Coffee and bad breath: What causes it and how to fix it

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Coffee and Bad Breath

Coffee and bad breath go hand in hand. But how can something as delicious and aromatic as coffee, leave such a foul odor in your mouth?

It’s caffeine, not the bean, that’s to blame.

If you’re a regular coffee drinker, you’re well acquainted with the effects of a little caffeine in the morning. Caffeine stimulates your brain, jostling you awake within just a few sips. It has loads of negative side effects, as you’ve probably heard by now, including xerostomia (translation: dry mouth). And dry mouth is one of the key culprits behind bad breath. Because when your mouth is dry, it becomes a ripe environment for breeding bacteria. Your mouth needs moisture (saliva, water, or the like) to rinse itself of all that bad breath-causing bacteria clinging onto your tongue and teeth.

Naturally, the more caffeinated your morning beverage, the worse your coffee breath will be. Contrary to popular belief, the stronger tasting the coffee, the milder the caffeine content. This is because strong coffee beans are roasted longer, therefore roasting more caffeine right out of the bean. That said, don’t mistake espresso for being a safe bet when it comes to avoiding coffee breath. Espresso beans may contain less caffeine than a mild brew, but because it’s served in such highly concentrated doses, it’s still going to dry your mouth out as much as any other cup of caffeinated joe.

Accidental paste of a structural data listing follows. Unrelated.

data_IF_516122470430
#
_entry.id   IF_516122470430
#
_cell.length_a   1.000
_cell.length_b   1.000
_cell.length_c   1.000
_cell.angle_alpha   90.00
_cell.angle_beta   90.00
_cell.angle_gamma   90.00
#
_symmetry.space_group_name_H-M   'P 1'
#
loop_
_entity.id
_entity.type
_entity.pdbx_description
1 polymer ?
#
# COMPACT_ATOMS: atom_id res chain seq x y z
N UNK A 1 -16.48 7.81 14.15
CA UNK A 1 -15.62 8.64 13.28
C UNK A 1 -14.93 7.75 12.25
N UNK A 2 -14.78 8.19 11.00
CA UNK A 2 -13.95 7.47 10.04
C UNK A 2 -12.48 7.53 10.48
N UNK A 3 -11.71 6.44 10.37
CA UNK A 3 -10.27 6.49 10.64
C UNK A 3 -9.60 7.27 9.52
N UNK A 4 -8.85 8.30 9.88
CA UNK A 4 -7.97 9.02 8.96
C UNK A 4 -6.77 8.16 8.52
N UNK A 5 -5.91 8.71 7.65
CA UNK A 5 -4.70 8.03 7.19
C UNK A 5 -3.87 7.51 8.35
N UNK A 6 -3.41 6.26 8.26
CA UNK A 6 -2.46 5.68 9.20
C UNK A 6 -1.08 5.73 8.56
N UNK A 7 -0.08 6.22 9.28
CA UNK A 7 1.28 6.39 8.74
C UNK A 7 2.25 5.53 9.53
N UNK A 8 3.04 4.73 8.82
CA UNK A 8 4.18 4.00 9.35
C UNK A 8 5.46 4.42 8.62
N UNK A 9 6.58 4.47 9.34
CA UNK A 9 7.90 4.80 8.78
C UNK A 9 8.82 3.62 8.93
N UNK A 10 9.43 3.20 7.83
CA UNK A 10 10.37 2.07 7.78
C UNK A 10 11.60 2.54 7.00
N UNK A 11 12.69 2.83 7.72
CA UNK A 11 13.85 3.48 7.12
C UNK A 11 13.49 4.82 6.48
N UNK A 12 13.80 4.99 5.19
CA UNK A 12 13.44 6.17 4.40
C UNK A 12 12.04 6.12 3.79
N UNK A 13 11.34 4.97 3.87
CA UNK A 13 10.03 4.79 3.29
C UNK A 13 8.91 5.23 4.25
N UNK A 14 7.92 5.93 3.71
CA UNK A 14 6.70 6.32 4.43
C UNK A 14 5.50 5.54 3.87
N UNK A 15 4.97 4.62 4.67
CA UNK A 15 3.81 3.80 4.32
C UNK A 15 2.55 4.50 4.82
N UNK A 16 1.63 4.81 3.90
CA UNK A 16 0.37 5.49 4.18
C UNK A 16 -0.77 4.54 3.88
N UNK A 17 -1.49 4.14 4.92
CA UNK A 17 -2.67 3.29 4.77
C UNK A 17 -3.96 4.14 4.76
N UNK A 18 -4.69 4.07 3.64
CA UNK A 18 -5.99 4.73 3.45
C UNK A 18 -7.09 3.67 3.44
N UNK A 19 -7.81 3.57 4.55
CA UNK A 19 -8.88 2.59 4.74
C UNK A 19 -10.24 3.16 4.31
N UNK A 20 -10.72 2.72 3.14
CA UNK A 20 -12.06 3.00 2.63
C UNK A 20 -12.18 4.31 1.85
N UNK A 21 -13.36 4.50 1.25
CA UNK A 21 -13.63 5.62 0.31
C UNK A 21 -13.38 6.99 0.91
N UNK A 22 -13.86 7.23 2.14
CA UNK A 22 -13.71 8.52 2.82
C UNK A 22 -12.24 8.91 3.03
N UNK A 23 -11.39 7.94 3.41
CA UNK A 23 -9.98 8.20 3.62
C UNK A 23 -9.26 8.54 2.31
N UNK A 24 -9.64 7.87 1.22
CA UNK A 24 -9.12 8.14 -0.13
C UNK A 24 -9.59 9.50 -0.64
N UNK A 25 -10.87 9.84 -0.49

What about decaf?

Decaf does not mean caffeine-free. While decaf coffee contains significantly less caffeine than its beloved counterpart (about 2 – 5 milligrams per cup compared to 50 – 150 milligrams), it still causes dry mouth. And unless you drink your decaf black, you’re still creating a tasty environment for odor-causing bacteria. Which leads us to our next point.

Oral bacteria love sugar and protein.

Your non-fat-sugar-free-no-foam-vanilla latte may be easier on your waistline (except for that sugar-free part), but all those tasty extras are only contributing to your bad breath. This is because the bacteria thriving in your dry, coffee-sipping mouth, are feeding on the sugar and protein in the syrups and milks you’re adding to your java. Stronger bacteria equal stronger stink. Still think you could never drink black coffee?


So you’ve got to have your fix but can’t stand the aftertaste? Here are a few tips for nipping bad coffee breath in the bud:

Sip and then brush
Keep an extra toothbrush at the office so you can scrub your tongue of stubborn odor-causing bacteria.

Drink plenty of water
Staying hydrated will help rinse your mouth clean and kick start saliva production.

Pop an organic mint
VerMints Café Express organic breath mints prove coffee flavor and fresh breath can also go hand in hand. 

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